Why drug prohibition is the “radical” policy, not legal regulation

(Photo credit: Peter Kim | National Day of Action | Feb. 20, 2018)

Note: this is an extended version of an op-ed that appeared in the Vancouver Sun, Mar. 29, 2018.

This April, the federal Liberal Party will consider a policy resolution that could result in the decriminalization of low-level drug possession across Canada. It’s a measure that people who use drugs, their allies, medical professionals, and increasingly, members of government have long been pushing for. But as support for decriminalization reaches an historic high, resistance has grown more fierce from Conservatives and other prohibitionists who argue that a tough-on-crime agenda is the only answer to an opioid crisis that continues to kill thousands across the country.

The latter position ignores both the harms of prohibition and the benefits of a new regulatory approach. Whereas the presumption is that decriminalization or legal regulation makes a radical ‘wild west’ of the drug market, the opposite is in fact true: Under absolute prohibition we relinquish control over every echelon of the drug chain to the black market, which history has shown, no amount of law enforcement can get under control.

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To clear up any misunderstanding, let’s talk about drug policy reform, what works, and what doesn’t:


As contemplated by the Liberal Party, decriminalization refers only to the removal of criminal penalties for the simple possession of illicit drugs. It does not remove sanctions for all drug-related offences, as those besides possession will still fall under the existing criminal regime.

Practically speaking, decriminalization means people who possess drugs for personal use will no longer be forced to use in secret, under fear of arrest. It means they will be afforded a basic degree of legal protection when accessing harm reduction services, medical assistance, or police services. From a harm reduction perspective, decriminalization is an imperative first step. With a toxic drug supply and mounting death toll, now is not the time to be driving drug use further underground.

(Photo credit: Peter Kim | National Day of Action | Feb. 20, 2018)

Legal Regulation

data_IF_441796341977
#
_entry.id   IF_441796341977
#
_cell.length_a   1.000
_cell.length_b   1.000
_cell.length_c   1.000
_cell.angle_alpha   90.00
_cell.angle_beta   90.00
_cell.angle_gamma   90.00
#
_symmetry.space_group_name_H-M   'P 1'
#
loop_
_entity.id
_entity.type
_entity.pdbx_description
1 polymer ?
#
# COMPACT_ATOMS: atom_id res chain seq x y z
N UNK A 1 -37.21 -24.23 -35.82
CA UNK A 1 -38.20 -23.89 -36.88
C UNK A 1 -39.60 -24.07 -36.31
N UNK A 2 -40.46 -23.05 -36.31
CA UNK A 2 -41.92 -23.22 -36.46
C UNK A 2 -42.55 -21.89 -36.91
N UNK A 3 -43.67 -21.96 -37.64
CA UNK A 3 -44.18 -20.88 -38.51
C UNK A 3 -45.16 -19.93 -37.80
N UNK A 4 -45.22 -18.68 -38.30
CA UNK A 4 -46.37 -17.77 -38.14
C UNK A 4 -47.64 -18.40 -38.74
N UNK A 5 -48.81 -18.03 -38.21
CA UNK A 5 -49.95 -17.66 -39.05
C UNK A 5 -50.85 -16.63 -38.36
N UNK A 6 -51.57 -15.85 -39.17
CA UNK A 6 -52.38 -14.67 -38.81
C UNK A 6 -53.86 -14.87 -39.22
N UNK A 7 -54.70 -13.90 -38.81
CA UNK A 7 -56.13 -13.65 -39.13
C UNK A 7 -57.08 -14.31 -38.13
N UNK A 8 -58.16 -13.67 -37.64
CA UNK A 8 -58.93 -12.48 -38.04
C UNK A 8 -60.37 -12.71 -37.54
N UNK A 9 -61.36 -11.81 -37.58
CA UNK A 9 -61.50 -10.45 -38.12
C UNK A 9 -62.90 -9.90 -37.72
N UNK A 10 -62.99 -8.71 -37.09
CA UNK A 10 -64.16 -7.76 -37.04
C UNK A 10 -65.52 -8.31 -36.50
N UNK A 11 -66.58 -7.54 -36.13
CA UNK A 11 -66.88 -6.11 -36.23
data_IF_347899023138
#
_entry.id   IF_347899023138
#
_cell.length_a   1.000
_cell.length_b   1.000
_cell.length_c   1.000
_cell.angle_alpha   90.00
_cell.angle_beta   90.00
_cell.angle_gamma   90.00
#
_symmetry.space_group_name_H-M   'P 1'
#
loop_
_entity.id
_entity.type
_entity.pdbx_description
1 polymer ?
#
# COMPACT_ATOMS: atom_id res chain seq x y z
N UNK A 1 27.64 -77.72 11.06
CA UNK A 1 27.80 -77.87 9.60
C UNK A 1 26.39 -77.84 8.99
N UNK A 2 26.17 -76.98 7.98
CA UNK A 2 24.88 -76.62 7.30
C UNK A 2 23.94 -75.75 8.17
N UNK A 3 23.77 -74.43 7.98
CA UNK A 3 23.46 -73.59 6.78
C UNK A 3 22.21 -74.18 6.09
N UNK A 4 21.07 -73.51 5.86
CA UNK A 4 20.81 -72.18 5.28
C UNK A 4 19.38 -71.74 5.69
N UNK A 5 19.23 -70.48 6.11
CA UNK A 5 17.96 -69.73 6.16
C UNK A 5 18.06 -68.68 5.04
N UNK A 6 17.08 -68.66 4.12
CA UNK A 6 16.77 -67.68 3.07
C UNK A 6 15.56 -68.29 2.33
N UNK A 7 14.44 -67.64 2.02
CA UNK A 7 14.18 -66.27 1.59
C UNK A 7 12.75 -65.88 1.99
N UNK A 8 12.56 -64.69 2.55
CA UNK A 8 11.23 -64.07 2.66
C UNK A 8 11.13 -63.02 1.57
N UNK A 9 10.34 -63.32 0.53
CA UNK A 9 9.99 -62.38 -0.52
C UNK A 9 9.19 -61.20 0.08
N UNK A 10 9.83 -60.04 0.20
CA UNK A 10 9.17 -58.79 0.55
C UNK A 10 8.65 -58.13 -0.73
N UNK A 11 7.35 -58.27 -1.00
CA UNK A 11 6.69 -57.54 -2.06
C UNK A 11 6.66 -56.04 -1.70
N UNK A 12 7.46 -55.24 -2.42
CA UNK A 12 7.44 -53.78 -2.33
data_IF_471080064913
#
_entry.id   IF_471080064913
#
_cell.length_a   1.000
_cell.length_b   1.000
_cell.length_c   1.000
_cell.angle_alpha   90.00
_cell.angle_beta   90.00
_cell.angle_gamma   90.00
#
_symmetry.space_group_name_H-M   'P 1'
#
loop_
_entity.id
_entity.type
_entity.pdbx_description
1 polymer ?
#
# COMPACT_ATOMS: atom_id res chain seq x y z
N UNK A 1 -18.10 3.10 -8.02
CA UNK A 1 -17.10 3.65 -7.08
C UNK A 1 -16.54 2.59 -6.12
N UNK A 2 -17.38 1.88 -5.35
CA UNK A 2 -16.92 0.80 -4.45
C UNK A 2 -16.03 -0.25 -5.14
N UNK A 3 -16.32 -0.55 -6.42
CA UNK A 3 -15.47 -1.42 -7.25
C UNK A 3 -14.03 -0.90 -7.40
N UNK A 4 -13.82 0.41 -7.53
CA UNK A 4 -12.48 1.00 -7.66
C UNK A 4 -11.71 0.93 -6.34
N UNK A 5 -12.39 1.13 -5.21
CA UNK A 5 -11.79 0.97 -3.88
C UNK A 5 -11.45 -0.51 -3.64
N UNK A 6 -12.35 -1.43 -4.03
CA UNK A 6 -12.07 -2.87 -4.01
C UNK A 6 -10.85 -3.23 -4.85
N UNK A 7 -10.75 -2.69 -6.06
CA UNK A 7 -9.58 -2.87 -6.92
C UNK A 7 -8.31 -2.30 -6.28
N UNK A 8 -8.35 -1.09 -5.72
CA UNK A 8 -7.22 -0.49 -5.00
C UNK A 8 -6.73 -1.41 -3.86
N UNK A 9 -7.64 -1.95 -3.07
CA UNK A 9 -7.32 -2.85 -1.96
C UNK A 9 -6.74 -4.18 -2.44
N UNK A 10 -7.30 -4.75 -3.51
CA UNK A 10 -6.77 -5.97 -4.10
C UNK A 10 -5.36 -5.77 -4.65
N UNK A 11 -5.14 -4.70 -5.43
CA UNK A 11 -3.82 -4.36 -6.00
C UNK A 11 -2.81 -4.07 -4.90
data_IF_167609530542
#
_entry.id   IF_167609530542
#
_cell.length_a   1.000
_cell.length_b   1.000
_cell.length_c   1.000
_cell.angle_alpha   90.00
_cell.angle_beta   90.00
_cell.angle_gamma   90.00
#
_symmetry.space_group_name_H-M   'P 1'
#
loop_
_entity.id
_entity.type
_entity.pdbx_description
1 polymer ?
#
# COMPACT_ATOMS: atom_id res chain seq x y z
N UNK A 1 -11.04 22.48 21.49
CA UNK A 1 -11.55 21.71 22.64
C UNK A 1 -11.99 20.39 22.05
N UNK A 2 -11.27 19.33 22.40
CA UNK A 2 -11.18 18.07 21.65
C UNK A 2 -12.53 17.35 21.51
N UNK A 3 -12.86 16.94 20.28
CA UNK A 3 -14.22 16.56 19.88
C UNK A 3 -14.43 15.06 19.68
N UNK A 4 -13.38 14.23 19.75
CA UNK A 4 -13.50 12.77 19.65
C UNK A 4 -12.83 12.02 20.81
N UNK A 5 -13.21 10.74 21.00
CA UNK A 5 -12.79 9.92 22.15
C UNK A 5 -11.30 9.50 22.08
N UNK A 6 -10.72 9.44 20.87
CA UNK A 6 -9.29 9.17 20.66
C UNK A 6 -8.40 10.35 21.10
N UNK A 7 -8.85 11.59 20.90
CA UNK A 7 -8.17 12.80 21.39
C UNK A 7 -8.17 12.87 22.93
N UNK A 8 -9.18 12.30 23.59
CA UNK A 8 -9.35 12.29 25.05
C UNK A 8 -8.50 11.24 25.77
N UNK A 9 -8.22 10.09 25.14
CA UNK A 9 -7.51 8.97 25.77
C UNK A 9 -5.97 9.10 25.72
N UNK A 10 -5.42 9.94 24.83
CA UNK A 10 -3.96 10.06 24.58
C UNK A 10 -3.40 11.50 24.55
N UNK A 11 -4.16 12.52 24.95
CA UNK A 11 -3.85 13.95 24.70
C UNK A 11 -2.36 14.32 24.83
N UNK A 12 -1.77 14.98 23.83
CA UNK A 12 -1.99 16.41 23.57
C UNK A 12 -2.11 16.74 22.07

In Canada we legally regulate many substances (including alcohol and tobacco) so that government can control who accesses them, how, and when. Legal regulation is not to be confused with absolute legalization. The former refers to a complex set of laws that regulate substances with a view to managing the personal and public health risks associated with use. Different substances warrant different regulatory structures, depending on affiliated harms and evidence of efficacy. For opioids, regulation can be rigorous and comprehensive to ensure strict quality control and to minimize problematic use.

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Under legal regulation, certain activities can still be prohibited, including advertising, underage sales, and the supply of exceptionally high-risk drug preparations. Far from amounting to a loss of control, legal regulation allows for significantly more precise and tailored oversight than prohibition, under which control is transferred to organized crime. Unsurprisingly, the legalization of alcohol and tobacco cut down rates of access, problematic use, and health-related harms.

(Photo credit: Peter Kim | National Day of Action participants form a “red zone” around Vancouver courthouse | Feb. 20, 2018)


Prohibitionists endorse a strict criminal regime with an aim to eliminate supply, and in turn, reduce demand. Examples of prohibitionist measures include strengthening the powers of border guards to search packages and increasing penalties for fentanyl dealers. Notably, both such measures have recently been implemented in Canada.

(Photo credit: Peter Kim | RCMP cruiser | 2017)

Despite these stated aims, drug production, distribution, availability, problematic use (including use by young people), and drug-related crimes and health harms have all risen under prohibition. Why? Because measures targeting supply ignore the fact that drug markets are driven by demand—or the unshakeable reality that people will always use drugs for any number of legitimate reasons.

The striking number of overdose deaths in 2017 alone have taught us, devastatingly, that drug use occurs all the time, irrespective of neighbourhood or demographic. This demand fuels the illicit drug market, the sheer lucrativeness of which means that for every dealer imprisoned, another is ready to take his place.

READ MORE: Over 100,000 visits and zero fatalities at one overdose prevention site

The fact of unceasing demand also disproves the argument that prohibition reduces drug use. Consider the thousands of Canadians who, when cut off of opioid pain prescriptions in recent years, did not miraculously stop needing or using opioids. Given the ‘options’ of unbearable pain and purchasing opioids from the illicit market, many had no choice but to resort to the black market. Amidst a fentanyl-saturated supply, this is how we sentence people to death.

(Photo credit: Peter Kim | Vancouver Mobile Medical Unit | 2017)

Legally regulating drugs is neither radical nor extreme. Regulating dangerous substances for which there is ongoing supply and demand is the only logical way forward. By contrast, clinging to a regime that has so utterly failed is radical. Insisting on morals-based laws and policies contrary to science and evidence is illogical and wrong. As the death toll climbs to four per day in British Columbia and eight per day across Canada, the blood that flows from our drug laws and policies is surely on our hands.